The best horror movies of all time aren’t without their perils. This is because the scariest movies are those in which you have no idea what will happen next or where the next scare will come from. Even the main character’s survival is not always certain. While the best horror movies have evolved rules through time – as perfectly broken down and then destroyed in Scream – the finest scary films are the ones that break the mold.
Although some of the films on this list have a classic plot, there will always be moments when you wonder how things could get much worse, just to find out. It’s enough to make you wonder why we subject ourselves to such suffering.
Here’s a list of 15 best horror movies from Hollywood with IMDb ratings:
1. The Ring (4.5)
The Ring, directed by Gore Verbinski, was hailed as a breakthrough in best horror movies Hollywood in the fall of 2002, and it is a film that is both stylish and effective—particularly its the opening set-up of the “cursed tape” and the “I saw her face” cutaway, which had theatre audiences jumping out of their seats. As investigative journalist Rachel Keller, Naomi Watts gives one of the best core performances in the genre, delving into the tape’s history while racing against the clock for herself and her son.
The Ring established an expressively creepy, morose visual identity with its memorably creepy, darkly shaded, green-and-blue-tinged visuals, which would be lifted by many lesser, PG-13 horror films over the next decade—as would the aesthetic of the ghost girl Samara, who memorably emerges from the TV screen in the film’s big conclusion. The Ring has gotten some critical backlash in the years since, but Verbinski’s version merited the attention it received in the United States. It is the best horror movies in Hollywood.
2. Under The Shadow (6.9)
Babak Anvari spends the majority of the film building a suffocating period drama, a different kind of horror picture that realistically communicates the claustrophobia of Iran during its turbulent post-revolutionary time. Under the Shadow is a statement of resistance and a tribute to Anvari’s mother, who came from a family that eventually fled the Ayatollah’s tyranny.
Shideh (Narges Rashidi) is presented as a brave woman battling back against larger hostile forces, a horror movie cliché that gains even more power in this environment. Shideh’s defiance of the Khomeini government by watching a state-banned Jane Fonda workout video is almost as moving as seeing her overcome her internal demons by shielding her child from a more physical one. It is termed as best horror movie of all time.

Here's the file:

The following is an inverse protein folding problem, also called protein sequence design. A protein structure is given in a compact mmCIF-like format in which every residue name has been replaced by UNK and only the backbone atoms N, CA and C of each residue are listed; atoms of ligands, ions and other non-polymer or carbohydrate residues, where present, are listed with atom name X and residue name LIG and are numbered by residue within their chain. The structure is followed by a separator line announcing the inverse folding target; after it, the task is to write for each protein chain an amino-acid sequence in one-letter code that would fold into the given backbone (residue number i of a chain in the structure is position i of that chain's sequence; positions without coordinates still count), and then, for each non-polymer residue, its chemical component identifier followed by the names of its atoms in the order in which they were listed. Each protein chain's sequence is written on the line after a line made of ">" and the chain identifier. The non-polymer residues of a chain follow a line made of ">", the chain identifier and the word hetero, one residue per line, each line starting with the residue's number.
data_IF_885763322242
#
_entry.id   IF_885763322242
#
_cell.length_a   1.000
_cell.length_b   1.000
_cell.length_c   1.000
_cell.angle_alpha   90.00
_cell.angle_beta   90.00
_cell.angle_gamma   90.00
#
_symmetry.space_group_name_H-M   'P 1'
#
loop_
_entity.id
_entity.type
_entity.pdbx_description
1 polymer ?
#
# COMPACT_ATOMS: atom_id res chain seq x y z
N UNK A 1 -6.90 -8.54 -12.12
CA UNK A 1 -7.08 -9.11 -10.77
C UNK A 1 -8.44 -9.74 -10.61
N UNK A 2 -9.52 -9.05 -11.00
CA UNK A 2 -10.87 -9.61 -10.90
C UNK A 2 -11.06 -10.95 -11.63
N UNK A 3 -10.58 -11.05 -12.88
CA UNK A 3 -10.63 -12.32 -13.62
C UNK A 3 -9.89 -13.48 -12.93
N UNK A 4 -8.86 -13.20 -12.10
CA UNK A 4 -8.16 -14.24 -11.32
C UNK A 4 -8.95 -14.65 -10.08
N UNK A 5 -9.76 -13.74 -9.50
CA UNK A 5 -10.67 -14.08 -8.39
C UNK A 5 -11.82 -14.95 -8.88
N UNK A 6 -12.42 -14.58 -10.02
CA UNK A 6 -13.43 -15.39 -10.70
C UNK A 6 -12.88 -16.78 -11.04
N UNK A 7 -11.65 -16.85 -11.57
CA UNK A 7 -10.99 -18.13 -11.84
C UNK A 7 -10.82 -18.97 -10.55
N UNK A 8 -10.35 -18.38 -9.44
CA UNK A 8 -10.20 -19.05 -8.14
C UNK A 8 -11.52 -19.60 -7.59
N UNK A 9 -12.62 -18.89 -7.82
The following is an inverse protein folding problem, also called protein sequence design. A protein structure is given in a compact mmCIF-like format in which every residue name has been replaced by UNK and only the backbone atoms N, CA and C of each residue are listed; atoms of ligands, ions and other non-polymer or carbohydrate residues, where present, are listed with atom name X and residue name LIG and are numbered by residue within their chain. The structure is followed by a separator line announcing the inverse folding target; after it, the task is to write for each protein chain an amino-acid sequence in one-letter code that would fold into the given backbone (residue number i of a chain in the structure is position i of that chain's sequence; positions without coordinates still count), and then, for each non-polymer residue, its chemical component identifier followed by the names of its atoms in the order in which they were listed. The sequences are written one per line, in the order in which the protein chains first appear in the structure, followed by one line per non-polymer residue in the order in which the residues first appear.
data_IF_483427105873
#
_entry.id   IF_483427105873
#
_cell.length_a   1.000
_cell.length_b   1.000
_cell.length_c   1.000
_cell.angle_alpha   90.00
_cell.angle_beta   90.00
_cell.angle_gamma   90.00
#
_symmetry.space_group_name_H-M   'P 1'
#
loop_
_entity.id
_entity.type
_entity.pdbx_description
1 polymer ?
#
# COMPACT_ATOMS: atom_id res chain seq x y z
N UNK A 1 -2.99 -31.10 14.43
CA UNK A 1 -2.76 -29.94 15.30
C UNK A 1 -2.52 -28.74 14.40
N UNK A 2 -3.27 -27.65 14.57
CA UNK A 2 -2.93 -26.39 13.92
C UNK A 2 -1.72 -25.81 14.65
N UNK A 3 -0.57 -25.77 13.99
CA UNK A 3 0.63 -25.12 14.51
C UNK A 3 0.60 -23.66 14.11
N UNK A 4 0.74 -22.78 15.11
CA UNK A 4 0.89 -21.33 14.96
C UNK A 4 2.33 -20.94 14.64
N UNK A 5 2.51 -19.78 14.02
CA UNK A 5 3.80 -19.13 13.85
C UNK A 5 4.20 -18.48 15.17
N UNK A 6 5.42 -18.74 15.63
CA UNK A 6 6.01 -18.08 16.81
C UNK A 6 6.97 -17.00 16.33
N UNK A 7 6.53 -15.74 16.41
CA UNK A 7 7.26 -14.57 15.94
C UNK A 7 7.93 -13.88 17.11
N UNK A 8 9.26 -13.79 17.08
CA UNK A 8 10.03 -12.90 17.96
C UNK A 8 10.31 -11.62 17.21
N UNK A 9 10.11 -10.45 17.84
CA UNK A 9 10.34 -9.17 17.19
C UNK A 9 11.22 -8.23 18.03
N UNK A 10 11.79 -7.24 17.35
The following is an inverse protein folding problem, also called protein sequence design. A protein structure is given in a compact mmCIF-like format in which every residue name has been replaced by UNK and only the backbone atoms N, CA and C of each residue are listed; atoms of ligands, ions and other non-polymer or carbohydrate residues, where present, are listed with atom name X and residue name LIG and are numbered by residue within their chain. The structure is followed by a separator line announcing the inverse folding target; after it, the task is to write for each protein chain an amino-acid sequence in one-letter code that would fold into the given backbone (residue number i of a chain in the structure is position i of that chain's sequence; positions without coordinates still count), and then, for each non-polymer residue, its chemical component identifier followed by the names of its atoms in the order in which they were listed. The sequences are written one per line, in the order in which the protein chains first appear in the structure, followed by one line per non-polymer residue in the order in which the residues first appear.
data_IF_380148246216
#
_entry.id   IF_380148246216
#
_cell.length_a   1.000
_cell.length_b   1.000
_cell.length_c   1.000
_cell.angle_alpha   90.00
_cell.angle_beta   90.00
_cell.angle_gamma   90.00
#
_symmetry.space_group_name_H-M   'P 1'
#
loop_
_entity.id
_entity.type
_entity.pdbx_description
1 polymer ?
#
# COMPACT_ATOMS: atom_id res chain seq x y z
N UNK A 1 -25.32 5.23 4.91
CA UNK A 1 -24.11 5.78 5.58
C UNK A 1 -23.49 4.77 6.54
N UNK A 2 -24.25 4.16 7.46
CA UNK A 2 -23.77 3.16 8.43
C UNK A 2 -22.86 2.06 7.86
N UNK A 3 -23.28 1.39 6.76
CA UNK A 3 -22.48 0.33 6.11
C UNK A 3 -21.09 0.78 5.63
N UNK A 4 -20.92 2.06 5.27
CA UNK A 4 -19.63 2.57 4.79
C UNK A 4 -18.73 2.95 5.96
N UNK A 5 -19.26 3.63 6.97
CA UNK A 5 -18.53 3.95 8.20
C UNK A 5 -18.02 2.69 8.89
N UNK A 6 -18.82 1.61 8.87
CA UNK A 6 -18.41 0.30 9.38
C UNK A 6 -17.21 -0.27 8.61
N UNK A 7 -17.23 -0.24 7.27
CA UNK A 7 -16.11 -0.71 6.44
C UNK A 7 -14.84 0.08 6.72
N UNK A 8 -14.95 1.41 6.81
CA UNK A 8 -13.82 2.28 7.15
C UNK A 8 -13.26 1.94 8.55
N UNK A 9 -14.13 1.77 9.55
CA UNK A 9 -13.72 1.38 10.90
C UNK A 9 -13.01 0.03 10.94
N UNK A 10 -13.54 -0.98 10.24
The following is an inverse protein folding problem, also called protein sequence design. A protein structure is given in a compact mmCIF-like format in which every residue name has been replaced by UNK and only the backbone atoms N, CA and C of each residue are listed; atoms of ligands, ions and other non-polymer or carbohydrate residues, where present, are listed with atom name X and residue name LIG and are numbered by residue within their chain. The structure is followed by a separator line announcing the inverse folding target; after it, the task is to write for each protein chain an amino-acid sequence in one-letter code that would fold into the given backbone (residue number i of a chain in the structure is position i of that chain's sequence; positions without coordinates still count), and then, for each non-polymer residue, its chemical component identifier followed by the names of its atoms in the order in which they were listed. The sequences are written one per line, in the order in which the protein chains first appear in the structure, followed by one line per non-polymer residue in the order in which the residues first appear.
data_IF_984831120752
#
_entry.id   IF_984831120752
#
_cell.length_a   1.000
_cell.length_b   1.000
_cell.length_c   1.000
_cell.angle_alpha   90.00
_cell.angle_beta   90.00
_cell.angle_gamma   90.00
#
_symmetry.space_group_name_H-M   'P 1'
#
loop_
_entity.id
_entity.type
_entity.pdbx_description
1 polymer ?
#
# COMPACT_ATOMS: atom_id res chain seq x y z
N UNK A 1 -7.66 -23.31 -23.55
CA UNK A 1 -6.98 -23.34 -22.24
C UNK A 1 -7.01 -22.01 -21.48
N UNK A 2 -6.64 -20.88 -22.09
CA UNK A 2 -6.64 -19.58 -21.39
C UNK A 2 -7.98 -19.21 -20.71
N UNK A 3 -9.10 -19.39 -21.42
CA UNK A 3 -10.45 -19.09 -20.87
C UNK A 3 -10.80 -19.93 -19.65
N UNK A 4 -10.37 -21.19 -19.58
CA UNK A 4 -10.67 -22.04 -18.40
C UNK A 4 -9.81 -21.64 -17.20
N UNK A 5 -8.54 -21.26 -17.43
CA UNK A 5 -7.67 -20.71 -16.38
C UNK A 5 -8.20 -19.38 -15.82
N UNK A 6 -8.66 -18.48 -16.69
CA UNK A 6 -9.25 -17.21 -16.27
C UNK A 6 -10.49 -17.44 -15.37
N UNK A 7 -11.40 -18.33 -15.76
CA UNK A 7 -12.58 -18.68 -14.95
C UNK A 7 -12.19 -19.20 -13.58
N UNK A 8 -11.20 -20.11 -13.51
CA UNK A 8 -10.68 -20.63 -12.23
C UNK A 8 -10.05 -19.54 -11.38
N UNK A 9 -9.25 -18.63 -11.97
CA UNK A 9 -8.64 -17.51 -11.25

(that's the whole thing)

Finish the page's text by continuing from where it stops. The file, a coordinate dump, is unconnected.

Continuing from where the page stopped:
3. Insidious (6.8)
Insidious was the picture where James Wan established once and for all that his success in the original Saw was no accident, a couple of years before he effectively perfected the modern, big-budget haunted home thriller with The Conjuring.
It’s a film that benefits from the audience’s low expectations for its complexity—the audience goes in expecting to see the same basic haunting/possession/poltergeist-type story they’ve seen before, and Wan then dazzles them with a mythos that’s far more detailed (and batshit) than what they expected.
The film also benefits from a few significant performances, such as Patrick Wilson’s portrayal of an anxious father (and secret source of psychic energy) seeking for his son, or Lin Shaye’s portrayal of the family’s sole chance, the knowledgeable demonologist.
The appearance of older women as stars/protagonists in the horror genre is nearly nonexistent—the Insidious series did the odd task of taking a woman who was in the supporting position of Zelda Rubinstein in Poltergeist and making her into the franchise’s actual hero. The picture holds up well now, undone a little by its sequels’ fixation on canonical retconning, but with jump scares (especially the red-faced demon) that are as effective as anything in their age.
4. The Witch (6.8)
The Witch was one of the most talked-about films of 2016, and it appeared on numerous best-of lists. Even though the IMDb rating indicates that audiences were not as enthusiastic as critics, it is nevertheless a must-see horror picture.
The Witch is one of the year’s most critically regarded horror flicks. The Witch is a film set in the 1630s about a family that begins to come apart owing to the practice of witchcraft. Rather than being a typical nasty horror film, the film is an intriguing and engrossing psychological voyage into the dark.
5. Green Room (7.0)
Green Room is uncomfortable because of how grounded it is in reality, despite the fact that many of these horror films deal with monsters, masked killers, or the occult. A punk rock band grudgingly performs at a neo-Nazi compound is the subject of the film. Things quickly go wrong, and they are forced to battle for their life.
The claustrophobic atmosphere is successfully used in the film to make the audience feel trapped and doomed in the same way that the protagonists do. It’s difficult to watch since the violence is realistic and horrific. Patrick Stewart, on the other hand, dominates the stage with his chilly, evil performance.
6. The Conjuring (7.5)
You can’t get much better than James Wan’s The Conjuring for a modern take on the haunted house story. Following a family who is haunted by ghosts and demonic forces in their new house, the film introduces Patrick Wilson and Vera Farmiga as paranormal investigators Ed and Lorraine Warren, who are confronted with one of their most horrifying cases.
Wan’s signature style is on full display here, leading to some of his most enduring creature creations and scariest scenes, and while The Conjuring’s legacy has grown into a billion-dollar franchise, 2013 original still stands on its own as a super-scary, self-container horror film. It is termed as best horror movies of all time. Also, the best horror movies IMDb.
7. Pan’s Labyrinth (8.2)
Guillermo Del Toro’s masterwork, while arguably more fantasy than horror, has just enough nightmare fuel to qualify, and that’s without even mentioning the film’s profoundly gloomy “real-world” themes.